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‘Little Prince’ author's plane discovered

Antoine de Saint-Exupery disappeared during World War II while flying a reconnaissance mission for the Allies.
/ Source: The Associated Press

A French scuba team has discovered parts of the missing warplane piloted by Antoine de Saint-Exupery, author of “The Little Prince” and one of France’s most beloved writers, an Air Force official said Wednesday.

The French aviation hero disappeared during World War II while flying a reconnaissance mission for the Allies over the Mediterranean. Until now, nobody knew where the plane went down.

Two pieces — from the landing gear and engine — of Saint-Exupery’s Lockheed Lightning P-38 aircraft were pulled from the Mediterranean near the southern France city of Marseille, said Capt. Frederic Solano.

“Specialists have determined that it was the plane” flown by Saint-Exupery, Solano said.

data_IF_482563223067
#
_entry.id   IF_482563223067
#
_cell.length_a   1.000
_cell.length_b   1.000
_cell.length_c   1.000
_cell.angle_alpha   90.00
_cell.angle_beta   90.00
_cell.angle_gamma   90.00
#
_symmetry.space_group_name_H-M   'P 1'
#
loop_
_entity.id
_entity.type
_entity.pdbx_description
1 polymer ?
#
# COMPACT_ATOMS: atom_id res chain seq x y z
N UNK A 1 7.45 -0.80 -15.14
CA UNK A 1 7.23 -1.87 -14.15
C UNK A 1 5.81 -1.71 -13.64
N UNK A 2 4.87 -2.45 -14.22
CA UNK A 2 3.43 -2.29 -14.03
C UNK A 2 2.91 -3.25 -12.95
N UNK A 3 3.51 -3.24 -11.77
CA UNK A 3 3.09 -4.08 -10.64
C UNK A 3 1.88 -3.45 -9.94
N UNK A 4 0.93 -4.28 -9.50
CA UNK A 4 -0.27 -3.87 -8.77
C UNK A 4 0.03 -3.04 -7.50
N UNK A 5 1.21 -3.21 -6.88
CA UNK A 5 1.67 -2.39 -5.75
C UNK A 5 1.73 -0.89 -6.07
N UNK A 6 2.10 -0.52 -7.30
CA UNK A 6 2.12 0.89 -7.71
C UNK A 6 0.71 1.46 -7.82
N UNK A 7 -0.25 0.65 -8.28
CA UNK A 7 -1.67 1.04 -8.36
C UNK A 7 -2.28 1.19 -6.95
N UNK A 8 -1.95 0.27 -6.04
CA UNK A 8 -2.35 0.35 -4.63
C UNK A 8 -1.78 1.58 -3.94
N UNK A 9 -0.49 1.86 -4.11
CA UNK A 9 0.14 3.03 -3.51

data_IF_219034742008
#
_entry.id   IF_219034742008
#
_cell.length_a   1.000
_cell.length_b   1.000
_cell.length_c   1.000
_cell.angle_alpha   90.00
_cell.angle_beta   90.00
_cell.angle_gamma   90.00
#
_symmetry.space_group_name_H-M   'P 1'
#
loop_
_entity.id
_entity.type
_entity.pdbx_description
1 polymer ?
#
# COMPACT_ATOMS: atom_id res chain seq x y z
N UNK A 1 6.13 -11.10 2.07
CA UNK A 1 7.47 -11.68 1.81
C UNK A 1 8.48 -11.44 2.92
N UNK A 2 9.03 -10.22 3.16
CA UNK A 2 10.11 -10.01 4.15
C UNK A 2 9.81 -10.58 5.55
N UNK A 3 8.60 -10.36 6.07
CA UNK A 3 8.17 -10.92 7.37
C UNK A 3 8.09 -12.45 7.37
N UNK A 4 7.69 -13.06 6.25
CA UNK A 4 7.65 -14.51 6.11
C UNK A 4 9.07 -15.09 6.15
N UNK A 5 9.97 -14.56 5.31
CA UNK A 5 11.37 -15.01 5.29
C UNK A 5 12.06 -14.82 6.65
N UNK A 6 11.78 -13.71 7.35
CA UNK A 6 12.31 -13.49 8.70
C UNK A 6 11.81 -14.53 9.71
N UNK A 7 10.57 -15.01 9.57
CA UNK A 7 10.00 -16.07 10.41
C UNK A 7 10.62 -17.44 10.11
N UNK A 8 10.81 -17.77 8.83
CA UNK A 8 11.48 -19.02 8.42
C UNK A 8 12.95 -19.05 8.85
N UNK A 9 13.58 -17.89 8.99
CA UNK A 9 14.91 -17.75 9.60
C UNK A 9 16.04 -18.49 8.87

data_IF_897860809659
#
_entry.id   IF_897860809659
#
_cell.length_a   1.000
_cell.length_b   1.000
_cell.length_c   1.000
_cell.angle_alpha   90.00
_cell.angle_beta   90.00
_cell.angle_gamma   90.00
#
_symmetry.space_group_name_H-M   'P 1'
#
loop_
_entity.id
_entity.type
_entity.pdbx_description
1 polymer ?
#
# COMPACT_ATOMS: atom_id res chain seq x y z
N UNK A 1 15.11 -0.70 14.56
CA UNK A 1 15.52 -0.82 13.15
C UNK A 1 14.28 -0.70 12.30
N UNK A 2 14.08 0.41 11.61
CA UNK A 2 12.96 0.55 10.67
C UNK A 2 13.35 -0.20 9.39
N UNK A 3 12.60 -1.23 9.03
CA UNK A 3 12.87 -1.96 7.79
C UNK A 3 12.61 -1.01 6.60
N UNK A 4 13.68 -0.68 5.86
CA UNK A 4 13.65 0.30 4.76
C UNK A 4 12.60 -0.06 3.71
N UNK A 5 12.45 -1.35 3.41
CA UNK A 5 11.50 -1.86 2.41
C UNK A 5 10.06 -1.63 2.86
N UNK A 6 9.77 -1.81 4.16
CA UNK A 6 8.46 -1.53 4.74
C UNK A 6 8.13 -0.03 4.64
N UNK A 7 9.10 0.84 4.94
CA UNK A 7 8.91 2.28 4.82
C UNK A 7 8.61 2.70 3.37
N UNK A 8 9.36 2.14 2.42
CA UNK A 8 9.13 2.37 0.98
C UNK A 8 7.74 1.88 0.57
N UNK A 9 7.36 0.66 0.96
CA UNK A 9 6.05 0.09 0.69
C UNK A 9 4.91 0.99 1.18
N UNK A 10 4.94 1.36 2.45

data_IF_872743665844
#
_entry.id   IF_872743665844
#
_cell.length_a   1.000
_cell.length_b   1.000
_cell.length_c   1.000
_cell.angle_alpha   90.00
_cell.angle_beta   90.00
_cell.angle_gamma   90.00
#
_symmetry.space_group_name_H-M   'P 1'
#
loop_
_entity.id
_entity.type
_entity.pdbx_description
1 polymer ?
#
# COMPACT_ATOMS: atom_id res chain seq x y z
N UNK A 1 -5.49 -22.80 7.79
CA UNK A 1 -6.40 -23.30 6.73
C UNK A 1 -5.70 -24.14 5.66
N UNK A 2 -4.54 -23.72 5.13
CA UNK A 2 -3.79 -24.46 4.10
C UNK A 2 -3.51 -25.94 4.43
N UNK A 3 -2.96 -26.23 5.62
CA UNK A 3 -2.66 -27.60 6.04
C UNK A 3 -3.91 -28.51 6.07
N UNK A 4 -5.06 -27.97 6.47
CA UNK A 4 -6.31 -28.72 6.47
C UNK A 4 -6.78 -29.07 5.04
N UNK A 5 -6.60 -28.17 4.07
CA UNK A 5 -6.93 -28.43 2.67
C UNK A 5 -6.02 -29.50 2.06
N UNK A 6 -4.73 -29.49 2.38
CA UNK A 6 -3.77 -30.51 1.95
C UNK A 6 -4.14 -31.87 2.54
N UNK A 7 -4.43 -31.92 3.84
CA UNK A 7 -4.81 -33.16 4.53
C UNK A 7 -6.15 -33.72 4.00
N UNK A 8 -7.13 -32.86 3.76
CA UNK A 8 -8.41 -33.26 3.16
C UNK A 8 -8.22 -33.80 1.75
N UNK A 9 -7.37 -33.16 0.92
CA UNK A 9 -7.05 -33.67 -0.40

Saint-Exupery’s last secret mission was to collect data on German troop movement in the Rhone River Valley, but his plane vanished in the night on July 31, 1944.

Repeated searches of the coast failed to find the plane, leaving the author’s disappearance shrouded in mystery.

But in 1998, a bracelet Saint-Exupery may have been wearing when his plane vanished was caught in a fisherman’s net in the Mediterranean.

The find jogged the memory of a local scuba diver, who remembered seeing the debris of a plane in the sandy ocean bed nearby.

Soon after, officials scouring pieces of the wrecked plane brought up for analysis found a serial number: 2734 L. Tests confirmed it was Saint-Exupery’s missing craft, he said.

“A mystery has been solved,” Vanrell said.

Still, a piece of the puzzle remains unanswered: What caused the crash? Theories have ranged from hostile gunfire to mechanical problems to suicide.

Saint-Exupery is one of France’s cherished authors, and “The Little Prince” — a tender fable about innocence — is one of the world’s best-known children’s tales. Saint-Exupery’s other works largely deal with his experiences in the early days of aviation, including “Wind, Sand and Stars” and “Flight to Arras.”

Until the euro currency was introduced in 2002, the novelist’s image appeared on the nation’s 50-franc note.